Post-Covid environment will drive demand for flexible office space, says JLL
Employees are proving keen to return to the office, reporting that they miss the human and social interaction while working remotely. At the same time, while employees show a strong affinity for the office, they also desire the ability to have the option to work from home one to two days per week on average according to a recent JLL global study of 3,000 workers.
The trend towards workplace mobility was not created as a result of the pandemic, but it was certainly accelerated by it. As a result, agile work strategies are expected to increase in a post-pandemic world, reinvigorating demand for flexible space.
A new JLL report, the impact of Covid-19 on flexible space, outlines the future of flexible space both now and long after the pandemic subsides. The report indicates that flexible space will take a different form than it has in the past, but will continue to grow as corporates and investors alike respond to the increasing demand for flexibility. In fact, JLL research still predicts that 30 per cent of all office space will be consumed flexibly by 2030.
As more companies adopt increasingly distributed corporate ecosystems, flexibility will be key to employee satisfaction as the office remains a fundamental part of corporate culture. According to JLL’s Occupancy Benchmarking Survey, 67 percent of real estate decision makers are increasing workplace mobility programs, while only 4 percent indicated they would be contracting those programs.
“Office space will continue to evolve as a result of the pandemic and is arguably going to play an even greater role in driving corporate well-being and productivity,” says Ben Munn, Global Flexible Space Lead for JLL. “As organisations look to adapt to the ‘next normal’ where de-densification of main office space will need to occur, we anticipate a move towards a ‘hubs and clubs’ model that provides office locations closer to where people live. These distributed locations, or ‘clubs,’ are likely to lean heavily on flexible space arrangements.”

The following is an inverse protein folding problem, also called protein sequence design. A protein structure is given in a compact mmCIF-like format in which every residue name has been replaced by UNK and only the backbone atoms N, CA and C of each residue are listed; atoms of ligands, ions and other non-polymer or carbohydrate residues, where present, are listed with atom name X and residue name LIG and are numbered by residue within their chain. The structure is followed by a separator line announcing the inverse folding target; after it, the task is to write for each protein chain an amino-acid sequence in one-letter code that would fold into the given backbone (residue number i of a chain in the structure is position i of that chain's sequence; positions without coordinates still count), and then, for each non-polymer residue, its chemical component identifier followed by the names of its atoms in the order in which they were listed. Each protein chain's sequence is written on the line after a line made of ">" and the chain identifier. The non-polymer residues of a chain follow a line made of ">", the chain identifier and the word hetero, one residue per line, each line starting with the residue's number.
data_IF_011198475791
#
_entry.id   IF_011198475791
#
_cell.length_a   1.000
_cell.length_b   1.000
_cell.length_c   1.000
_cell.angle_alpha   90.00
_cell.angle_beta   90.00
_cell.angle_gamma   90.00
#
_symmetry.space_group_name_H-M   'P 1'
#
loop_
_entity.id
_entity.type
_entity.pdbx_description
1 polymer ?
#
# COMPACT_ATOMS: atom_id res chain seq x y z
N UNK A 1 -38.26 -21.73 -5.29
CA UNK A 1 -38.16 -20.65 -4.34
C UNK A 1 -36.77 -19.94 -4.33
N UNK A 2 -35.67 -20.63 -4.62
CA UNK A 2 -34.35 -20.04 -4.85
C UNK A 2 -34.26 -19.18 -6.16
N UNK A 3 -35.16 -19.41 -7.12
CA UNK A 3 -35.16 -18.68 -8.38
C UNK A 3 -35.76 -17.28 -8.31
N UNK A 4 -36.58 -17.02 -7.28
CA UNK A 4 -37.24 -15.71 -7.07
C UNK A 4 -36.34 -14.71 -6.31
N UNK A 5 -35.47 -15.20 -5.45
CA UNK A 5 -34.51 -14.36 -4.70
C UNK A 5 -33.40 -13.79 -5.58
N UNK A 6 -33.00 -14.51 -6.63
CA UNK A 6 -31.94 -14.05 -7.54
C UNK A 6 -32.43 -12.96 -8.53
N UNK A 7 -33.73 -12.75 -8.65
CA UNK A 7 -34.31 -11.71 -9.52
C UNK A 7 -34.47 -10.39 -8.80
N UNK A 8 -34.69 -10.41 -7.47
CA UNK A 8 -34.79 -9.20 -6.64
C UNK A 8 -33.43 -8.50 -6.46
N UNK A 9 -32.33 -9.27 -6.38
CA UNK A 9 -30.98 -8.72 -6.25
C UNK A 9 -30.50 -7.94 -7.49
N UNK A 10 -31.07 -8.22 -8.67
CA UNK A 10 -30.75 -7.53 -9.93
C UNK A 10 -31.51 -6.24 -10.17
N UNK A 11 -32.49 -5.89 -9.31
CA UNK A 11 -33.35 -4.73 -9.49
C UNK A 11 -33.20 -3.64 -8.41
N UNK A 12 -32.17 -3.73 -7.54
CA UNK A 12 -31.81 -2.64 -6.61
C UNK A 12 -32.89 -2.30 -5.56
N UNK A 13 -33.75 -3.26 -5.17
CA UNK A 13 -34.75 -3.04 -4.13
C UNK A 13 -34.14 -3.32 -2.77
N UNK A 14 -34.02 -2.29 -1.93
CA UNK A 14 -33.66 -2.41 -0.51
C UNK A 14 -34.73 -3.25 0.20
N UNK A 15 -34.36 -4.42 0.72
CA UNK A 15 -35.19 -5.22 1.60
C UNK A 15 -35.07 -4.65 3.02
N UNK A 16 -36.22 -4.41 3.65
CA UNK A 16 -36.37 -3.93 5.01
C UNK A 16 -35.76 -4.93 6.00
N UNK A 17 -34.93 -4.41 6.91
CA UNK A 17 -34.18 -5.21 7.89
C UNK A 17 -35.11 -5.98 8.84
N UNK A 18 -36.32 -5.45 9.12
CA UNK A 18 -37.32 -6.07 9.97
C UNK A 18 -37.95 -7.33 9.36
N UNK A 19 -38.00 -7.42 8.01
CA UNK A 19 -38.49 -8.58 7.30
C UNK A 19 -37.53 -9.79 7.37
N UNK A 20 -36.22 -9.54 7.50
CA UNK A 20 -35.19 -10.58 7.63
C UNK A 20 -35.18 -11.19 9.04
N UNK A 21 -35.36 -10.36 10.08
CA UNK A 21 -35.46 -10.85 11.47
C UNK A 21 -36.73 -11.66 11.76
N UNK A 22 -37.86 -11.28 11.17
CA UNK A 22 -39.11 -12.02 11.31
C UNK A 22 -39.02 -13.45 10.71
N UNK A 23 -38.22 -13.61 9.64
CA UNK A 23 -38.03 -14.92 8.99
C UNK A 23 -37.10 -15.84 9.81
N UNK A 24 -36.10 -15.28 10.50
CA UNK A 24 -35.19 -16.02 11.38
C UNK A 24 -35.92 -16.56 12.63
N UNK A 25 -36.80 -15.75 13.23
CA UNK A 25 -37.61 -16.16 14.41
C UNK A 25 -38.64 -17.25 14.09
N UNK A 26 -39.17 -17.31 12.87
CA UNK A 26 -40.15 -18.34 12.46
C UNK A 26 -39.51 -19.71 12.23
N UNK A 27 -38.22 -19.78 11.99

Over the last decade, the experience-led office design movement, which combined mobility with flexibility, manifested into the dramatic rise of co-working and flexible space – which also increased density. While the densities recorded pre-COVID will likely be reduced, at least temporarily, the demand drivers that led to the flexible space boom are still intact. These trends will be compounded by organisations’ unwillingness to assume long-term lease liabilities and commit to large capex projects, therefore opting for pre-built spaces with lease flexibility.
“We expect to see a fundamental shift in the way office space is consumed,” says Alex Colpaert, Head of Office Research, EMEA, JLL. “Coworking operators have experienced a dramatic boom-bust cycle, and COVID presents some unique challenges for the industry, but the future of real estate will retain many of the key elements that helped fuel this disruption. Space will be fast, flexible and fun. Pre-built spaces, agile design, technology integration, flexible lease terms and hospitality services will become the norm and continue to transform commercial real estate from a commodity to a consumer product.”
While the ability to work from home is becoming seamlessly integrated into working life, maintaining productivity away from the office can be difficult over the long term and living arrangements can often make working from home a less than optimal choice. Corporate perceptions have shifted away from office real estate as purely a static expense toward it being a strategic driver of transformation and employee performance. There is a sustained, long-term employee appetite for purposefully designed office space, with safety and well-being at its core, as part of an increasingly integrated, liquid and flexible real estate strategy.
A greater focus on spaces which emphasise collaboration is also likely to emerge as office space is redesigned and repurposed. As tenants return to their offices, business continuity and operational resilience will be top priorities – and since flexible space is fast and easy to acquire, companies are likely to turn to flex solutions to support portfolio reductions and cost-saving strategies during this time of economic uncertainty.
“The office has long provided a place for concentrated work and is increasingly becoming a place for collaboration, connection, innovation and social interaction. The desire for these characteristics has not diminished. In a revived post-pandemic market where adaptability is high on the corporate agenda and the purpose of the ‘hub’ office is centred around collaboration, flexible space demand and growth will return to its impressive pre-COVID rates,” adds Munn.